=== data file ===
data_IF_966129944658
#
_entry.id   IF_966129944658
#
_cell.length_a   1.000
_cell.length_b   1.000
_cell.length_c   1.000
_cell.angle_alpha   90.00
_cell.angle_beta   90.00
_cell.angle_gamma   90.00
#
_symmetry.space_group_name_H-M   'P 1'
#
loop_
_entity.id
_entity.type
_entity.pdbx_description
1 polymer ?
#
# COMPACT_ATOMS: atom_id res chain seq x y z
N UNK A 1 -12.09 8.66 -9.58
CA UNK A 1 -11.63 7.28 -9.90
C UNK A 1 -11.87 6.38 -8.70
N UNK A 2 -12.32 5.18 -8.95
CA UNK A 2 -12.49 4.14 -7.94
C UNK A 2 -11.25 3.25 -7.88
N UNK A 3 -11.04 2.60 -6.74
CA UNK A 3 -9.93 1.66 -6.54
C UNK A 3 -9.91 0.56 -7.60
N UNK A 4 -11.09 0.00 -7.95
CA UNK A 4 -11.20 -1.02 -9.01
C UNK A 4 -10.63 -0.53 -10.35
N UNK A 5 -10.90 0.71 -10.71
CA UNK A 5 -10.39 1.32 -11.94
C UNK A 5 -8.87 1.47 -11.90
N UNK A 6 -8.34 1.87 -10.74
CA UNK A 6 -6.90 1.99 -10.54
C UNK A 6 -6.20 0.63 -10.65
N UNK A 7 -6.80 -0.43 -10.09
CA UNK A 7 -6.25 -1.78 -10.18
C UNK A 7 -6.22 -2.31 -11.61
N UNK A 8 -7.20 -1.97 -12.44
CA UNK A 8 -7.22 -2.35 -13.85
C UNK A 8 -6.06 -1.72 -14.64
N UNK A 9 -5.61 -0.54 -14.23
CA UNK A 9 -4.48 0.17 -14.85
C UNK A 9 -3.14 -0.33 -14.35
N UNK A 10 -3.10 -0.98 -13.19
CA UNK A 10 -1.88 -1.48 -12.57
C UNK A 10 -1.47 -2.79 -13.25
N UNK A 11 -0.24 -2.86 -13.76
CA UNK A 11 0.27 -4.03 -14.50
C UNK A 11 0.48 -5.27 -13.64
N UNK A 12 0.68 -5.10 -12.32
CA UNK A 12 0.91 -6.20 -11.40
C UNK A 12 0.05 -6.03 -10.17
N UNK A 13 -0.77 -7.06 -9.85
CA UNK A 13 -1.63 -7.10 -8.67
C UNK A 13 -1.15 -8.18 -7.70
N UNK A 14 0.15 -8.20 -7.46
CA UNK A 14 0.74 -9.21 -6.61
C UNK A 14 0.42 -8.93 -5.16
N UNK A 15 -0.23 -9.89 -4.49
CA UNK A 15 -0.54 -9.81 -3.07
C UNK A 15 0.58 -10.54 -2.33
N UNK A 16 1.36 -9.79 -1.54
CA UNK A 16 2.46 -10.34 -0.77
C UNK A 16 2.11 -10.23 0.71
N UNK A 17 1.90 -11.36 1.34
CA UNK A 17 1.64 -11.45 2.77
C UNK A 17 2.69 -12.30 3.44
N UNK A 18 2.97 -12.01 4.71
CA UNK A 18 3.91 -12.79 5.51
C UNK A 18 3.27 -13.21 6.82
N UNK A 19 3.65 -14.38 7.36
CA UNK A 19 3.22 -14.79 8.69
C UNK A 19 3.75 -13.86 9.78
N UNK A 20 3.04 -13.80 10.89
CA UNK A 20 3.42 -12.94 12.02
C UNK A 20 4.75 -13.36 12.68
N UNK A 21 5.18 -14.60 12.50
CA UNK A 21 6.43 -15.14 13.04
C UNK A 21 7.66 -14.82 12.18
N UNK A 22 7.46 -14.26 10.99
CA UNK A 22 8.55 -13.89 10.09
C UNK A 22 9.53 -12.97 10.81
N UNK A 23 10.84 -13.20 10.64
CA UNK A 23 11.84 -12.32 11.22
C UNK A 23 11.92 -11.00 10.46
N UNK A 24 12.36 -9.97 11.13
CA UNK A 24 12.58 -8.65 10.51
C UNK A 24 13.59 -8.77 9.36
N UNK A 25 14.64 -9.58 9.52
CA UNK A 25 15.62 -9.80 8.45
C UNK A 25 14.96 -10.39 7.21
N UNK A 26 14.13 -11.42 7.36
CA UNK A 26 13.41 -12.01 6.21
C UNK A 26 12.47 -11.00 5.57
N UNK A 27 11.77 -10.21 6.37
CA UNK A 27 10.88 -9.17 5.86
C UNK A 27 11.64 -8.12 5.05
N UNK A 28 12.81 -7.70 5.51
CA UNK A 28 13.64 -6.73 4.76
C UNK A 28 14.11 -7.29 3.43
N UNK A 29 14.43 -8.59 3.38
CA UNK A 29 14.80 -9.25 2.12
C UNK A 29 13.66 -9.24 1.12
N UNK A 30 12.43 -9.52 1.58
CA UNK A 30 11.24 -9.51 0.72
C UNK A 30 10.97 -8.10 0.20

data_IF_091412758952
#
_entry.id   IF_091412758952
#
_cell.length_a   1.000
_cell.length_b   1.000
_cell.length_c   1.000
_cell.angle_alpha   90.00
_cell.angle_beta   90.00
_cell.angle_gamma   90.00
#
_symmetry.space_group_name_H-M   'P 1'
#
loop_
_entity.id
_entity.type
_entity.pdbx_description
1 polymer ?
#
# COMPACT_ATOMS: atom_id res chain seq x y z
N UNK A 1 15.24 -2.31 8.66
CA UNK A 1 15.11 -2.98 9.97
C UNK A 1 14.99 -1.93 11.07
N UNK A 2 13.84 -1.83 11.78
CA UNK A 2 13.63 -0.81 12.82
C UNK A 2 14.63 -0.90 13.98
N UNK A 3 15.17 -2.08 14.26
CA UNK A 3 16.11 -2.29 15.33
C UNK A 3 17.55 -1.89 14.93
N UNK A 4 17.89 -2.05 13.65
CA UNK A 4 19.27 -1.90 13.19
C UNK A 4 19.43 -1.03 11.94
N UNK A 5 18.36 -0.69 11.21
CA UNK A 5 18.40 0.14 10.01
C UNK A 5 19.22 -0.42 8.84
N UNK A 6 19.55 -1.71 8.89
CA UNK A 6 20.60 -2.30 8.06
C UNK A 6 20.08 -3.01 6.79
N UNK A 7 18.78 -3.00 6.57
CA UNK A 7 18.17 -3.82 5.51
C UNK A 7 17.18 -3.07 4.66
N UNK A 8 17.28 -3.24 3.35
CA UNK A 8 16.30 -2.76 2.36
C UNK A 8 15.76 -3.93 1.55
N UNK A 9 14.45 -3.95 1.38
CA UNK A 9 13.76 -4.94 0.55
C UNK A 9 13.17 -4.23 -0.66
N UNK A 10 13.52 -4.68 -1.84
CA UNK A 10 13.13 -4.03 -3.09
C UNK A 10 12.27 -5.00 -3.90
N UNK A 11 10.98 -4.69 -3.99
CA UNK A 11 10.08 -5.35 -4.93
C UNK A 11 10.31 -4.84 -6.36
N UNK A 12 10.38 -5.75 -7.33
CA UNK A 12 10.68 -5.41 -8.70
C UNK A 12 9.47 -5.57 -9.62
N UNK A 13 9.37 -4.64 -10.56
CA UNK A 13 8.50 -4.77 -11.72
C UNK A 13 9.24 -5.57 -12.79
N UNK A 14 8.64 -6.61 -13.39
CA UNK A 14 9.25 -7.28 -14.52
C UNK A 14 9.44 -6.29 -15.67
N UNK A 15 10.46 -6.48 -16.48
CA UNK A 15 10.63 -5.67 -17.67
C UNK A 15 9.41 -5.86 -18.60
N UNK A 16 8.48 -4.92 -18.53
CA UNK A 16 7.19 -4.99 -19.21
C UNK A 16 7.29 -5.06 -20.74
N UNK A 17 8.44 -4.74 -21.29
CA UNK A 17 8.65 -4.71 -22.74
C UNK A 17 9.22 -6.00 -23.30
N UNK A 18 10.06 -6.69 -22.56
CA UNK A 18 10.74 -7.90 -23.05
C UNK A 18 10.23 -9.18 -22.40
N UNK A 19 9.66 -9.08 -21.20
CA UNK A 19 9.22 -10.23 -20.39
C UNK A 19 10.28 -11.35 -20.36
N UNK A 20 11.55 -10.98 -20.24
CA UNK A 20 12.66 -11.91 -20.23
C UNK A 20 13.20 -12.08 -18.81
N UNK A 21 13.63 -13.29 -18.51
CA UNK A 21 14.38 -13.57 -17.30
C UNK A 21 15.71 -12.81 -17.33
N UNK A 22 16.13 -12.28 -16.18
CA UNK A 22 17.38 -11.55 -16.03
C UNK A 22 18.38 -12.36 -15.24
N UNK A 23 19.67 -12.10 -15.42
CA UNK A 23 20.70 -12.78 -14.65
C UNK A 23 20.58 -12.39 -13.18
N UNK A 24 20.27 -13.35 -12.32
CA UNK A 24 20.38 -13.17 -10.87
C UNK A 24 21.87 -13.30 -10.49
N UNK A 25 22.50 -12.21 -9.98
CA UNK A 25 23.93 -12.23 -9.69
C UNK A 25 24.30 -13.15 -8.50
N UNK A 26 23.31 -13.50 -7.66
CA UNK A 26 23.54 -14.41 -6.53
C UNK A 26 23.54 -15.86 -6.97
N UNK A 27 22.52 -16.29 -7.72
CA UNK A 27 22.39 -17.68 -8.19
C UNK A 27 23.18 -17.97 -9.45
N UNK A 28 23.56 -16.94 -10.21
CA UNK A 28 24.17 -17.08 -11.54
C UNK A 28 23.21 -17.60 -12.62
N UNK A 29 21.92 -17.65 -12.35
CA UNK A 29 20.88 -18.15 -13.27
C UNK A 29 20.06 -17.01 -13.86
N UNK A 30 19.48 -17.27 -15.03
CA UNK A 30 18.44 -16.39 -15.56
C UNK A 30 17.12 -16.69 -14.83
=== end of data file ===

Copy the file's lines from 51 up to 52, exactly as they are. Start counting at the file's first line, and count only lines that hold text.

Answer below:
N UNK A 11 -0.24 -2.86 -13.76
CA UNK A 11 0.27 -4.03 -14.50